SHOULD YOUR FAMILY WATCH THE NEWS?
Symptoms of CNN addiction:
- Ongoing preoccupation with worst-case possibilities
- Glancing at a smartphone every thirty seconds, even while telling the barista whether you want sugar in your coffee
- Tensing for bad news every time your phone beeps
- Jumping ten feet at the sound of a car horn
- Snapping at people for no reason
- Entering a one-sentence question into a search engine, only to still be clicking through the results an hour later
- Paying more attention to the scrolling headlines than to the program on the main screen
- Being unable to express an opinion that doesn’t sound like a direct quote from a news commentator
Not that all news is all bad for everyone, any more than the existence of alcoholism makes all wine all bad for everyone. But if you want your family to stay informed without developing the unpleasant “news addiction” symptoms above, it pays to be proactive and moderate in your news intake.
The oldest news medium—print—is still best for all but the most timely news. It can be scanned and reviewed at your own speed, comes with built-in space limits, and requires a level of conscious participation on your part. Broadcast news can be helpful for brief daily updates, but it can also have a hypnotic effect, lulling viewers into a passive state of absorption and stealing hours from your life without providing any genuine insight. If you watch television news, limit it to 30–60 minutes a day.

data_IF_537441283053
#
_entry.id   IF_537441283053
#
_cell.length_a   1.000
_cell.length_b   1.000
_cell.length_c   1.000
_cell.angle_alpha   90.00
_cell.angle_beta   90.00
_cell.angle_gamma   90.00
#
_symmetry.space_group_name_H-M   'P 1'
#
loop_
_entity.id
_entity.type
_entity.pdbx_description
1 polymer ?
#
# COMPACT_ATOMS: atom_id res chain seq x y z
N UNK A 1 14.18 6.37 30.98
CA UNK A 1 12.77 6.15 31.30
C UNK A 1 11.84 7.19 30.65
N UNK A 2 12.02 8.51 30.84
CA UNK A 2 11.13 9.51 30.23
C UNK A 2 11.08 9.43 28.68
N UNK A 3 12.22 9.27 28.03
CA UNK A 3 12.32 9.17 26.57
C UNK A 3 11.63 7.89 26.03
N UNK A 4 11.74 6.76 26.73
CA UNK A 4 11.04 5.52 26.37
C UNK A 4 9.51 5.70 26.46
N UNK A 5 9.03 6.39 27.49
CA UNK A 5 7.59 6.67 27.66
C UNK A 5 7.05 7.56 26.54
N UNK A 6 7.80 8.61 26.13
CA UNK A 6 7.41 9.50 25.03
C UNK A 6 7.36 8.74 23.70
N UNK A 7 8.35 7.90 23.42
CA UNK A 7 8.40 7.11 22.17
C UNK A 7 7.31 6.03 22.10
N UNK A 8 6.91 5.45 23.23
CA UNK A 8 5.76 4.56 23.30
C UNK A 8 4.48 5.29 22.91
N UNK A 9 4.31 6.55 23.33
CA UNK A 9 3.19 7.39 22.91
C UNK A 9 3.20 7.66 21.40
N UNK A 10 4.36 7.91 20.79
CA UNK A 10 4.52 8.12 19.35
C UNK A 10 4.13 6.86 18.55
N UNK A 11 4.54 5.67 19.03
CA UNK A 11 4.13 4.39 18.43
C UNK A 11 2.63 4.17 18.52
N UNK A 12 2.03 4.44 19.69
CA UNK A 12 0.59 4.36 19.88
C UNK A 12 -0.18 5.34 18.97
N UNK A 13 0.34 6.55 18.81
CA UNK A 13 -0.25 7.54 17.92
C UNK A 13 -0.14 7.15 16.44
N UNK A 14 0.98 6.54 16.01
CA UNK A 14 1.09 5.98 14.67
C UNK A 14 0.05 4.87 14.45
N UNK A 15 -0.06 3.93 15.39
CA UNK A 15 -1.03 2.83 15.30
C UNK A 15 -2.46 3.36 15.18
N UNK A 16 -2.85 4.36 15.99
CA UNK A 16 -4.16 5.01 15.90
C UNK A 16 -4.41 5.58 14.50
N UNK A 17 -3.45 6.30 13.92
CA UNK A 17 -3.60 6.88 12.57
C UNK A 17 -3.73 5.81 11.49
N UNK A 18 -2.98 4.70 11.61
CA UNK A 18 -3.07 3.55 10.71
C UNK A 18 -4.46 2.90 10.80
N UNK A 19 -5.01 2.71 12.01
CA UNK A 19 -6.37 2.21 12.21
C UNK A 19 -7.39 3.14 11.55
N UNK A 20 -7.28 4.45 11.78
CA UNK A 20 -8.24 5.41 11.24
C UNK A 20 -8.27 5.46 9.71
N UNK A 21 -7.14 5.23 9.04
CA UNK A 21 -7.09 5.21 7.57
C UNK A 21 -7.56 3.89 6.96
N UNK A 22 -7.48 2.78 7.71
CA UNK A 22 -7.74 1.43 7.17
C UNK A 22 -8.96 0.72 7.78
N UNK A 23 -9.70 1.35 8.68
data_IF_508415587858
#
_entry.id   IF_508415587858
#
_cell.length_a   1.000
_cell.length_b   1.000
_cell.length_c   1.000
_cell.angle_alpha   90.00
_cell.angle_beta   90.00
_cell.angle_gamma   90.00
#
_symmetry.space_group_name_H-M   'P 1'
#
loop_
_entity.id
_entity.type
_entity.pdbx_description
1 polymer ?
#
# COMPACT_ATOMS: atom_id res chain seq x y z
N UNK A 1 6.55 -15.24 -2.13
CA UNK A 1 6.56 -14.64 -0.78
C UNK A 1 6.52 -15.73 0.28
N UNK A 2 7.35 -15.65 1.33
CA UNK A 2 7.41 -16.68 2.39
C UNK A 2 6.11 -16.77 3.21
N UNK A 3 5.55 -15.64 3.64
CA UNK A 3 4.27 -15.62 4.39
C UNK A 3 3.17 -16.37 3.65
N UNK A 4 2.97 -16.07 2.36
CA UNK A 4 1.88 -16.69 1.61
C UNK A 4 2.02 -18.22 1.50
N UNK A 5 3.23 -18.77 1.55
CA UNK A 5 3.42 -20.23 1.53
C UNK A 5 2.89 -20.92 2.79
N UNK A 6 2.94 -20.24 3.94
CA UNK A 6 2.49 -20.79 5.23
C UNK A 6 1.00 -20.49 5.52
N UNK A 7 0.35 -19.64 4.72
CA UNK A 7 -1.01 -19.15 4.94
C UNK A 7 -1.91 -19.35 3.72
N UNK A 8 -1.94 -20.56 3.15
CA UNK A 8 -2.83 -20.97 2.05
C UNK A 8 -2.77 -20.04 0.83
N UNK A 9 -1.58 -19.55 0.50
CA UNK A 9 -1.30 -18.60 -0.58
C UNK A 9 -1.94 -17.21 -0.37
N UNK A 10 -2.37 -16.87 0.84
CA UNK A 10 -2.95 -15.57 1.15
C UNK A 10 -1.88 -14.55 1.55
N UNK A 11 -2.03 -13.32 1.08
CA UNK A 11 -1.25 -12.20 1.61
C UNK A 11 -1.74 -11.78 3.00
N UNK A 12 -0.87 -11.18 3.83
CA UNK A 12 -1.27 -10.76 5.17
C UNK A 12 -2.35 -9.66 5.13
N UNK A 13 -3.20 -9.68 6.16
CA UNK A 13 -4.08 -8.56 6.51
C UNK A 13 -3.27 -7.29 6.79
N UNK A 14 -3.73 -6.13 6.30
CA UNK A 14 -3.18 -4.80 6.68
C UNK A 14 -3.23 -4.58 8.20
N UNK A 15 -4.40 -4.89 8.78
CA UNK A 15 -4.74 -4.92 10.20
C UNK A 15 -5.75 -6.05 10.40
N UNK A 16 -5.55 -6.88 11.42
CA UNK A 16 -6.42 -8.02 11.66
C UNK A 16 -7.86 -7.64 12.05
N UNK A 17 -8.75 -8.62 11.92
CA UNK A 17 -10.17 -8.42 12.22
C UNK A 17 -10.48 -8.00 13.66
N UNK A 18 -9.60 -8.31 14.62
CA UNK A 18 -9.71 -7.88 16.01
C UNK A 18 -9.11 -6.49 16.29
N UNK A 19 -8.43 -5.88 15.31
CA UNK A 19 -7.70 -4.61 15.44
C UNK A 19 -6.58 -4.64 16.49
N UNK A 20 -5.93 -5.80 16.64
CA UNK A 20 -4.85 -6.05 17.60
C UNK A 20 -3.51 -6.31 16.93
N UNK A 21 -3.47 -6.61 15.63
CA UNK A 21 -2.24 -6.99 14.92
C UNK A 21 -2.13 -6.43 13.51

Social media is not recommended for news unless it links directly to proven objective sources. It has most of the disadvantages of TV news, plus it tends to be the least objective source—and it has a history of generating pointless arguments.
How to Prevent News Anxiety Syndrome
Even the best news sources tend to focus on worst-case scenarios (real and speculative) most of the time. Too much of that can leave anyone feeling that the world is an implacably evil place waiting to make you its next victim. If you have children below school age, keep your television completely off the news channels until the children develop more confidence coping with everyday problems.
For older children—and for yourself—aim at getting an hour of positive input for every hour of news. Read your Bible, read an inspirational classic, listen to soothing music, check the websites of nonprofits for positive news on what’s being accomplished in the world. And exercise your own power to make a difference: volunteer for a fundraiser, pack food boxes for the hungry, send a note of appreciation to a discouraged teacher.
Exercise your proactivity in other ways as well. Simply hearing what’s going on in the world will leave you passive and reactive, if not lost in helplessness. Doing something in the world—even influencing one tiny corner at a time—will empower you and give you good news to share with others.